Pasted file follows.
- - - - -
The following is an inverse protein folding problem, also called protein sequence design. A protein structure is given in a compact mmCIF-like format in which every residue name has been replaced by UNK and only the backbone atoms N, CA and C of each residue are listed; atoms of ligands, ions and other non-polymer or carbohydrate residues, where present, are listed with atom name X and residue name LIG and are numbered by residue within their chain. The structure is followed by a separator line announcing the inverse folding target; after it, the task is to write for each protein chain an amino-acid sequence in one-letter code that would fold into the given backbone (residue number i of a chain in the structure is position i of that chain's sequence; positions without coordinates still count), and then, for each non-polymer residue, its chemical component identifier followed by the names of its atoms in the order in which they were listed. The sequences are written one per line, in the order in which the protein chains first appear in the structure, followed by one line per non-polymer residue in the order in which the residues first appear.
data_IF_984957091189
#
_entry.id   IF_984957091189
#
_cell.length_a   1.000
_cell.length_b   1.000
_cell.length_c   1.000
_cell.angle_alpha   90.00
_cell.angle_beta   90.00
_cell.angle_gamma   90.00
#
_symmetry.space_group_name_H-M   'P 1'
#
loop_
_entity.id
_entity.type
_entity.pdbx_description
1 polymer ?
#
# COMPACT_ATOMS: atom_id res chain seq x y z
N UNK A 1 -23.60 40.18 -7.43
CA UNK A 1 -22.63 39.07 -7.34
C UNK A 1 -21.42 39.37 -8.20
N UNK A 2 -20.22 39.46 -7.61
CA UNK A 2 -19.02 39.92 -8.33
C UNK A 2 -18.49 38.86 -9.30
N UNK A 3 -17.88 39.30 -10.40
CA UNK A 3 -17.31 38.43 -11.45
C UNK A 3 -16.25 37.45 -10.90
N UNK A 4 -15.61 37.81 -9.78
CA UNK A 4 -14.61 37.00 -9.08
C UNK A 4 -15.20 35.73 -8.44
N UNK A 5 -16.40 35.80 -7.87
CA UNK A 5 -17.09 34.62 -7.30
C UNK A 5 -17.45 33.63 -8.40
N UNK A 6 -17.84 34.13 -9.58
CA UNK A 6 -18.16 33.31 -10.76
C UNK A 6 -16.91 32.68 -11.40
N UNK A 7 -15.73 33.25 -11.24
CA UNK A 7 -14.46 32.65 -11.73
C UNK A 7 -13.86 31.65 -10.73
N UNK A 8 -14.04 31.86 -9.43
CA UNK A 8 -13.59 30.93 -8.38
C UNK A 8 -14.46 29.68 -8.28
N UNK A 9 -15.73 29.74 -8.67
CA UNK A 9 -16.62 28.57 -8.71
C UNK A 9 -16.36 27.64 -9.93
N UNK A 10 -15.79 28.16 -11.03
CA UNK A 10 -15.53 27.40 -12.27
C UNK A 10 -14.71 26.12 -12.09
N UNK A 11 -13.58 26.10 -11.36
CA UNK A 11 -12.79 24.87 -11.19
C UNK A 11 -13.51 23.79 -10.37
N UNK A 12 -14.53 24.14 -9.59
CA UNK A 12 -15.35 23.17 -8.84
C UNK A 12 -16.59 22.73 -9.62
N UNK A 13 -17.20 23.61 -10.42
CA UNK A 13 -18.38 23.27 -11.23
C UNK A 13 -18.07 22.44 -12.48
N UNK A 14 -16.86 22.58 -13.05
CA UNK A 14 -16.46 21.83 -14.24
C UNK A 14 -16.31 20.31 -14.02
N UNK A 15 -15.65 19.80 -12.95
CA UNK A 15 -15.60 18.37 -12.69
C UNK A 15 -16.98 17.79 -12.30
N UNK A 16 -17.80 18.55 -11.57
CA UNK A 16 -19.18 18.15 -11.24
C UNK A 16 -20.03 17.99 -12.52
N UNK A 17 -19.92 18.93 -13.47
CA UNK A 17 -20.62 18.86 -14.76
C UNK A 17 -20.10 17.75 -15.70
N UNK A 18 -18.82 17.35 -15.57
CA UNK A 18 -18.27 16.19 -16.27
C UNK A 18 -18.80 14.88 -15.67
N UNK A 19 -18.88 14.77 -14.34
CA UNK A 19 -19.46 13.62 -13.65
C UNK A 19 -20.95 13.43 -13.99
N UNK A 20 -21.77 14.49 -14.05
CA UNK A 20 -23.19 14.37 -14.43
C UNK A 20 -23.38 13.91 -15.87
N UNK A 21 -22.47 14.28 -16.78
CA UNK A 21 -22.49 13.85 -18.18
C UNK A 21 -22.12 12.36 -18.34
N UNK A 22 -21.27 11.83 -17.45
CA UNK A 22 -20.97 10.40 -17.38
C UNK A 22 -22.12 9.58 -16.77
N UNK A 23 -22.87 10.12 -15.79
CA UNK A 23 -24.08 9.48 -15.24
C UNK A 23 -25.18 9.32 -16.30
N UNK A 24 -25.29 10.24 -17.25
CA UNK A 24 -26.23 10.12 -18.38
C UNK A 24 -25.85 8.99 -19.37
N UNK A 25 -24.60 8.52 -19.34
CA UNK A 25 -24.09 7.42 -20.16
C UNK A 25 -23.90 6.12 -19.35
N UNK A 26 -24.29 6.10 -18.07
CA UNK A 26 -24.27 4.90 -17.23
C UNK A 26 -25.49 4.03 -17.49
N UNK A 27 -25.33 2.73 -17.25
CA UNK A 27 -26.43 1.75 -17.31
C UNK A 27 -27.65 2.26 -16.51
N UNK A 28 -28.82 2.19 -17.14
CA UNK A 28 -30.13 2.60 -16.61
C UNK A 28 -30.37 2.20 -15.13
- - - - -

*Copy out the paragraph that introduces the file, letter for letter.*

The following is an inverse protein folding problem, also called protein sequence design. A protein structure is given in a compact mmCIF-like format in which every residue name has been replaced by UNK and only the backbone atoms N, CA and C of each residue are listed; atoms of ligands, ions and other non-polymer or carbohydrate residues, where present, are listed with atom name X and residue name LIG and are numbered by residue within their chain. The structure is followed by a separator line announcing the inverse folding target; after it, the task is to write for each protein chain an amino-acid sequence in one-letter code that would fold into the given backbone (residue number i of a chain in the structure is position i of that chain's sequence; positions without coordinates still count), and then, for each non-polymer residue, its chemical component identifier followed by the names of its atoms in the order in which they were listed. The sequences are written one per line, in the order in which the protein chains first appear in the structure, followed by one line per non-polymer residue in the order in which the residues first appear.